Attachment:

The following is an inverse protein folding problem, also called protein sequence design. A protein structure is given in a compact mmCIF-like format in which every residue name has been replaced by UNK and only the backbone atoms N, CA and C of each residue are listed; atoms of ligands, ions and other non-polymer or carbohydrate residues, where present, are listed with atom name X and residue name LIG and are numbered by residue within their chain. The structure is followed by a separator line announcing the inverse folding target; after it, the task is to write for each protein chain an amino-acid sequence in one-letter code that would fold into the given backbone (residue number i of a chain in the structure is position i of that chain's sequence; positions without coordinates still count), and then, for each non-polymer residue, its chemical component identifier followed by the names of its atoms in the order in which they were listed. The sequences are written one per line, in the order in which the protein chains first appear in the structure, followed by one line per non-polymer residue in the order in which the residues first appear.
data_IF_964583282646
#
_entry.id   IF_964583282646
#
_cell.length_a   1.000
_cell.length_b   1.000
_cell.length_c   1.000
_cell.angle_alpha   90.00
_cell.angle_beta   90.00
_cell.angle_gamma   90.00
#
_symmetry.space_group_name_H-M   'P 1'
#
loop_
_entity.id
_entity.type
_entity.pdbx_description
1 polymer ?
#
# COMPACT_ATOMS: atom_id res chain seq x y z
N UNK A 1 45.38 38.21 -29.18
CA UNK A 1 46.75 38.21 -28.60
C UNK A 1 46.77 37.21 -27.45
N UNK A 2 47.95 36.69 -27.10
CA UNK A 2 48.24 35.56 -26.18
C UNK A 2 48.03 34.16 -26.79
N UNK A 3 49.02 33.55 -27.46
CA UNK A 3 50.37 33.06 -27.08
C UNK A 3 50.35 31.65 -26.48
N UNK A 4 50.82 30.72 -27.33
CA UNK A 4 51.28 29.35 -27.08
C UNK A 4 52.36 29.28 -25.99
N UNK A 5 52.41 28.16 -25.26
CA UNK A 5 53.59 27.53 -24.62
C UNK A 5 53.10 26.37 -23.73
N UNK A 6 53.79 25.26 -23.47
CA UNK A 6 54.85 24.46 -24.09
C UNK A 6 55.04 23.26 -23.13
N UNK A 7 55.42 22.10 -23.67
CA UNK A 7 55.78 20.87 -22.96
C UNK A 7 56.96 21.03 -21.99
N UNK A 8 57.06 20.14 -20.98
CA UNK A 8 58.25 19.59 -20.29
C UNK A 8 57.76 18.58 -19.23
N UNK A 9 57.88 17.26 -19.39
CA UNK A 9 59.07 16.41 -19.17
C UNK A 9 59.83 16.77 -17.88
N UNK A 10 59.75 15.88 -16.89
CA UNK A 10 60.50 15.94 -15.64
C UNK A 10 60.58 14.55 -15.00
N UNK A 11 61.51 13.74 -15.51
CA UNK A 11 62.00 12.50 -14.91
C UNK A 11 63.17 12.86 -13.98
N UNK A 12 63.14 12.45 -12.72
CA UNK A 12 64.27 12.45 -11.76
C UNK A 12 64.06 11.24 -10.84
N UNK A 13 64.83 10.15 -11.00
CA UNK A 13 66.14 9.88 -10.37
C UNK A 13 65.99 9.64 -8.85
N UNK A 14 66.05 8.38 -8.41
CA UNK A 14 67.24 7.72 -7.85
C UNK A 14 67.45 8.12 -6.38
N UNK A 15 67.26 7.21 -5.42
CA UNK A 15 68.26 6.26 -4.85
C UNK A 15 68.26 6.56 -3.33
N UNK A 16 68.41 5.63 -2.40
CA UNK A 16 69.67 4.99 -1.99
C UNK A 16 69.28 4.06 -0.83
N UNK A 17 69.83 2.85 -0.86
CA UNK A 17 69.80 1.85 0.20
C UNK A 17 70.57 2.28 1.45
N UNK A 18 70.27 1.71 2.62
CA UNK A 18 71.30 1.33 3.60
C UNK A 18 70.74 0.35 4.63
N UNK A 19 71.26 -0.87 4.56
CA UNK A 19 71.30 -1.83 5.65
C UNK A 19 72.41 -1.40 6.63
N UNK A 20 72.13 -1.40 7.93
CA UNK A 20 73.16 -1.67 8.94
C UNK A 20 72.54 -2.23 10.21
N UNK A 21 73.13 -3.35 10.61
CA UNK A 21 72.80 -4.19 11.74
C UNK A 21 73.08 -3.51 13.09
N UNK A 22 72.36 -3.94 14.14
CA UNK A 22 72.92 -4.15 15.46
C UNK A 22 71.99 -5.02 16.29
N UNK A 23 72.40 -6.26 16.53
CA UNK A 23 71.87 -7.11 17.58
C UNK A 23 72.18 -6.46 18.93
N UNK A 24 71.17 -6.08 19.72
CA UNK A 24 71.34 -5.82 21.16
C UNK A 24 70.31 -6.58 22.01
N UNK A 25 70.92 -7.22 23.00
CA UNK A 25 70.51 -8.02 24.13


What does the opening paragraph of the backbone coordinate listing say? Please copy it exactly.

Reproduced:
The following is an inverse protein folding problem, also called protein sequence design. A protein structure is given in a compact mmCIF-like format in which every residue name has been replaced by UNK and only the backbone atoms N, CA and C of each residue are listed; atoms of ligands, ions and other non-polymer or carbohydrate residues, where present, are listed with atom name X and residue name LIG and are numbered by residue within their chain. The structure is followed by a separator line announcing the inverse folding target; after it, the task is to write for each protein chain an amino-acid sequence in one-letter code that would fold into the given backbone (residue number i of a chain in the structure is position i of that chain's sequence; positions without coordinates still count), and then, for each non-polymer residue, its chemical component identifier followed by the names of its atoms in the order in which they were listed. The sequences are written one per line, in the order in which the protein chains first appear in the structure, followed by one line per non-polymer residue in the order in which the residues first appear.